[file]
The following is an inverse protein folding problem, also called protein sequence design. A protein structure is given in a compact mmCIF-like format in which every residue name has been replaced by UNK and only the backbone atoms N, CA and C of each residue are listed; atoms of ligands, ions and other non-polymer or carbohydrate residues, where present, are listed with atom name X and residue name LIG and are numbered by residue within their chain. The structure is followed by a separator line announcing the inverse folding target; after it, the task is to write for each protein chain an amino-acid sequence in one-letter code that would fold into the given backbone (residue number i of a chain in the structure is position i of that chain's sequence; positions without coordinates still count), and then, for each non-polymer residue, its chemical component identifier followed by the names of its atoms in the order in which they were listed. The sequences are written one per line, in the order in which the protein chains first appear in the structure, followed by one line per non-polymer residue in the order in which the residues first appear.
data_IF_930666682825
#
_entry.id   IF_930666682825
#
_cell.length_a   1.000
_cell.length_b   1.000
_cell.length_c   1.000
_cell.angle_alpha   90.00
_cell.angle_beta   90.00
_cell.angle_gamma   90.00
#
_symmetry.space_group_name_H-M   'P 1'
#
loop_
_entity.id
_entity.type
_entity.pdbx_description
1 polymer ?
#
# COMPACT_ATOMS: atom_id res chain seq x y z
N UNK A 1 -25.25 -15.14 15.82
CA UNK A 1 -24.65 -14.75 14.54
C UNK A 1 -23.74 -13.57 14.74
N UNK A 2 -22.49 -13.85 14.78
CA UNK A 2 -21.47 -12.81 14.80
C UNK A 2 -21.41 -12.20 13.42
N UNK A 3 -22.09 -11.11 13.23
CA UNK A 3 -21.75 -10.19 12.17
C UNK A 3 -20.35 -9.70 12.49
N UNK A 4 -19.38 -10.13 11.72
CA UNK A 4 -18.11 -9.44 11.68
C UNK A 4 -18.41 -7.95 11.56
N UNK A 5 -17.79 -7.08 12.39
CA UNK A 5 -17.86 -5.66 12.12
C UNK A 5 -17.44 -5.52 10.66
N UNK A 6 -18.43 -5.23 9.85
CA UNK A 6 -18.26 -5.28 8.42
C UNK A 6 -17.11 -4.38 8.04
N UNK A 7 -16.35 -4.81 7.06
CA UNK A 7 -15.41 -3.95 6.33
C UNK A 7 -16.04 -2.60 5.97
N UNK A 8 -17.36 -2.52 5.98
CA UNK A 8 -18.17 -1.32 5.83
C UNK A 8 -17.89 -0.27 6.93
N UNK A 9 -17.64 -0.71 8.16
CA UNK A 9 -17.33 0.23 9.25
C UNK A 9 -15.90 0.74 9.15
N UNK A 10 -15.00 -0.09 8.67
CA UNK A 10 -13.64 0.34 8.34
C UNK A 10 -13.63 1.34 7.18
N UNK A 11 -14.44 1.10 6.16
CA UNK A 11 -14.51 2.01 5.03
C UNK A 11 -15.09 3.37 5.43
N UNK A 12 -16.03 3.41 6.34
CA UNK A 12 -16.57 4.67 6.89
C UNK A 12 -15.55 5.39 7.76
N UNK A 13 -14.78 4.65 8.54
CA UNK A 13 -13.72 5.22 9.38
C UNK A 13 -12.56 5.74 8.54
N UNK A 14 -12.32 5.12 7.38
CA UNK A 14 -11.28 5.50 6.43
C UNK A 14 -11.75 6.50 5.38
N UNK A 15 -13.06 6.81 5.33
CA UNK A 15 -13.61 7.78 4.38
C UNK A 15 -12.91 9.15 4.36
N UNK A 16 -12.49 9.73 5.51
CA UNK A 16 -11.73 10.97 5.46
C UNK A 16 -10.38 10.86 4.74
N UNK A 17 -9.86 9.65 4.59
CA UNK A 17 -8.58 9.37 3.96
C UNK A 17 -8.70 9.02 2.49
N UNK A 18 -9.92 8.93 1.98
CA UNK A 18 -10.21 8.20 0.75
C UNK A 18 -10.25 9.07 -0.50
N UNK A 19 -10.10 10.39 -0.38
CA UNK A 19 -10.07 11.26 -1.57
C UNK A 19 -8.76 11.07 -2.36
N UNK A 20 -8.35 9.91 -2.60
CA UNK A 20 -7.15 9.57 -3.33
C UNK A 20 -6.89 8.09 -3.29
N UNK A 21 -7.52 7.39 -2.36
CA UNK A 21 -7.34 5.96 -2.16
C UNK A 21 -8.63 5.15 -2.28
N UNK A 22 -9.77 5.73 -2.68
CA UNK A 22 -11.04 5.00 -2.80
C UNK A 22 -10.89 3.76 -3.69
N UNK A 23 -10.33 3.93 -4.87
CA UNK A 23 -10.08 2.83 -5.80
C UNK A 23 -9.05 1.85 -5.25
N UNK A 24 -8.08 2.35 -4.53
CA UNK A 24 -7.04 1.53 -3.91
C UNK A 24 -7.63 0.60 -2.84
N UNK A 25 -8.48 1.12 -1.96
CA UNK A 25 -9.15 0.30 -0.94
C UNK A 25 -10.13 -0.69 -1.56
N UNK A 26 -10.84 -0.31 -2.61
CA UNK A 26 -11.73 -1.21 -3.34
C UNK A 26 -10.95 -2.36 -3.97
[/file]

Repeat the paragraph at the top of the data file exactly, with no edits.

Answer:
The following is an inverse protein folding problem, also called protein sequence design. A protein structure is given in a compact mmCIF-like format in which every residue name has been replaced by UNK and only the backbone atoms N, CA and C of each residue are listed; atoms of ligands, ions and other non-polymer or carbohydrate residues, where present, are listed with atom name X and residue name LIG and are numbered by residue within their chain. The structure is followed by a separator line announcing the inverse folding target; after it, the task is to write for each protein chain an amino-acid sequence in one-letter code that would fold into the given backbone (residue number i of a chain in the structure is position i of that chain's sequence; positions without coordinates still count), and then, for each non-polymer residue, its chemical component identifier followed by the names of its atoms in the order in which they were listed. The sequences are written one per line, in the order in which the protein chains first appear in the structure, followed by one line per non-polymer residue in the order in which the residues first appear.